CACI International CEO Ken Asbury shared how his company has changed to meet the shifts and demands of a rapidly-evolving market.
It’s not every day you can sit down with CACI International CEO Ken Asbury and dig into the trends driving today’s market.
At our Washington Technology "2019 Outlook and Beyond" event Friday, Asbury shared his vision for CACI and how companies need to evolve to stay current and be successful.
He was our keynote speaker for the event which also included a panel of policy experts from the Professional Services Council, the National Defense Industry Association and the IT Alliance for Public Sector. A second panel included PV Puvvada, president of Unisys Federal; David Dacquino, chairman and CEO of Serco Inc.; and Greg Souchack, vice president with IBM Federal Services.
We’ll be writing more about all of these speakers in the coming days, but today I’m going to start with Asbury.
I moderated a fireside chat and my questions focused on how CACI has changed and what that says about the government market. We also talked about trends driving the market forward and how change has to be part of your go-to-market strategy.
First off, CACI is a very different company today than it was when Asbury took over in March 2013. Just eight days after he took the reins the Budget Control Act with its sequestration cuts became effective. CACI was already being hit as its work in Iraq and Afghanistan shrunk with the drawdown of military operations.
“Those were catalyst for change,” Asbury said. The company had to move away from the cyclical work of its professional services business and move toward more “enduring” work as Asbury called.
One transformative move was the acquisition of Six3 Systems later in 2013. “That was about talent and not labor,” he said.
Many of CACI’s acquisitions since have followed a similar pattern by adding technology skills and solutions as opposed to just people and services.
“Another thing we did was to turn the company on its head,” he said.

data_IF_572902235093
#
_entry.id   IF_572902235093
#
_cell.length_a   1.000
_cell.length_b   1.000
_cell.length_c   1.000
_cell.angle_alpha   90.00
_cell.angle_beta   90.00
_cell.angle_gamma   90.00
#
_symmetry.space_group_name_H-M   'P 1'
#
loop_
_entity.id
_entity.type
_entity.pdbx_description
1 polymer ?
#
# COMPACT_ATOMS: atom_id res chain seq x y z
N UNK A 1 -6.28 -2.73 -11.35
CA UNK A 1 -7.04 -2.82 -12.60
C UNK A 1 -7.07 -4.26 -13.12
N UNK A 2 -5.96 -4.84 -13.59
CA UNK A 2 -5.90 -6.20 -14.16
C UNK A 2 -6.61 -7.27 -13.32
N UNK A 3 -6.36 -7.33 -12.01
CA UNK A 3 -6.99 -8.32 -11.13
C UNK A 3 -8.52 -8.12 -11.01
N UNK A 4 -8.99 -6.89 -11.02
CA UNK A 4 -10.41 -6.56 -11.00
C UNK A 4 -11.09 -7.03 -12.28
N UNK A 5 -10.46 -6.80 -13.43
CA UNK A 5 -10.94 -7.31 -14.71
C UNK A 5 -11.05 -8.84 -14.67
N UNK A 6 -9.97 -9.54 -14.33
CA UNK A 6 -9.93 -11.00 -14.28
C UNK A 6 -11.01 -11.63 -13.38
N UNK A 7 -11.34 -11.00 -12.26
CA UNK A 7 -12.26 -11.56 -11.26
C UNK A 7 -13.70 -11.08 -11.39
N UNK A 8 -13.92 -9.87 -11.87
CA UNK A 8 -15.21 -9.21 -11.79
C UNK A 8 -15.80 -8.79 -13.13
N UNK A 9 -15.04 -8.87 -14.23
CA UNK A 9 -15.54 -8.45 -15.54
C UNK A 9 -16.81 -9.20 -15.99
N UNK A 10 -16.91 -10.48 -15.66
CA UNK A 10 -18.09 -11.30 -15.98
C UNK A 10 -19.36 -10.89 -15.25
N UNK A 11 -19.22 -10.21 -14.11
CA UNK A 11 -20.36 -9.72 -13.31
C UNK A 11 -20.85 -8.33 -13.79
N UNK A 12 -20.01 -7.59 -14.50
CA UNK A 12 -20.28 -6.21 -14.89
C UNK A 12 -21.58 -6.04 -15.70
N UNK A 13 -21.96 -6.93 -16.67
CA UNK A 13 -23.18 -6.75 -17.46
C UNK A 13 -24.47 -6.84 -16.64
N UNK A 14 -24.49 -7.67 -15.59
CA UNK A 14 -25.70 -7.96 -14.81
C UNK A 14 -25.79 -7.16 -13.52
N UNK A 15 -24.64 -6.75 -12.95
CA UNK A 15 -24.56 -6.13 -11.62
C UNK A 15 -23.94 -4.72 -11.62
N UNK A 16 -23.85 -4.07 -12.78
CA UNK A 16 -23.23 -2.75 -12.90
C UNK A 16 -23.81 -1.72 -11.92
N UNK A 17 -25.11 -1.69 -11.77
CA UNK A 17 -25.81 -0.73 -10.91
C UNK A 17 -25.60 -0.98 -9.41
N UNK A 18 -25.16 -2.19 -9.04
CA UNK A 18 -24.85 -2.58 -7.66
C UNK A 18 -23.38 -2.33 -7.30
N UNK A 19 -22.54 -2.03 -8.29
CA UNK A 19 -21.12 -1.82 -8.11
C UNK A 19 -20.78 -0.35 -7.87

CACI was structured around customers with former government officials often leading many of those business units. “But as customers changed we found that we couldn’t change fast enough,” he said.
So now, CACI is structured around markets such as cyber, where the skills and capabilities stretch across multiple sets of customers.
Since the Six3 acquisition, CACI also has added more product-based business with much of that work classified. But Asbury was clear that the customer intimacy that the work has created has reaped multiple benefits for CACI.
Customer intimacy is critical in today’s market and part of the change that is still ongoing at CACI is building a business that is more agile and listens more intently to customers.
“Just look at the Defense Department, you have to listen to what they need,” Asbury said. “They need agility. They need capabilities faster. And they have an acquisition system that doesn’t quite work for them.”
That’s why you see the Army create organizations such as the Army Futures Command. Across all of the services you see more rapid capabilities offices being formed because they want to get new solutions and capabilities quicker.
For example, the Air Force is using Other Transaction Authorities to acquire satellites instead of a traditional procurement, Asbury said.
“That’s the bigger change. Sitting around waiting for an RFP isn’t something you can do,” he said.
To be successful, companies need to be talking to customers about what they need today, not five or six years down the road.
“You need to get in front of customers to explain the capabilities you can deliver now,” Asbury said. “That has changed the traditional way of doing business.”
There also can be a significant people shift when a company makes that kind of change.
“We had leaders that were very traditional and a lot of those aren’t with us today,” he said. “They were good folks but they couldn’t handle the change.”
Companies instead are trying to take advantage of this move to agility and an emphasis on capabilities need people “who can talk to and listen to the customer,” Asbury said. “You have to be up on the balls of your feet.”
He also used the metaphor of the little red wagon. “You have to have a lot of conversations and you have to put what you learn in the wagon and then you come back and say, This is what the customer wants,” Asbury said. “The conversation has to be about capabilities, not possibilities.”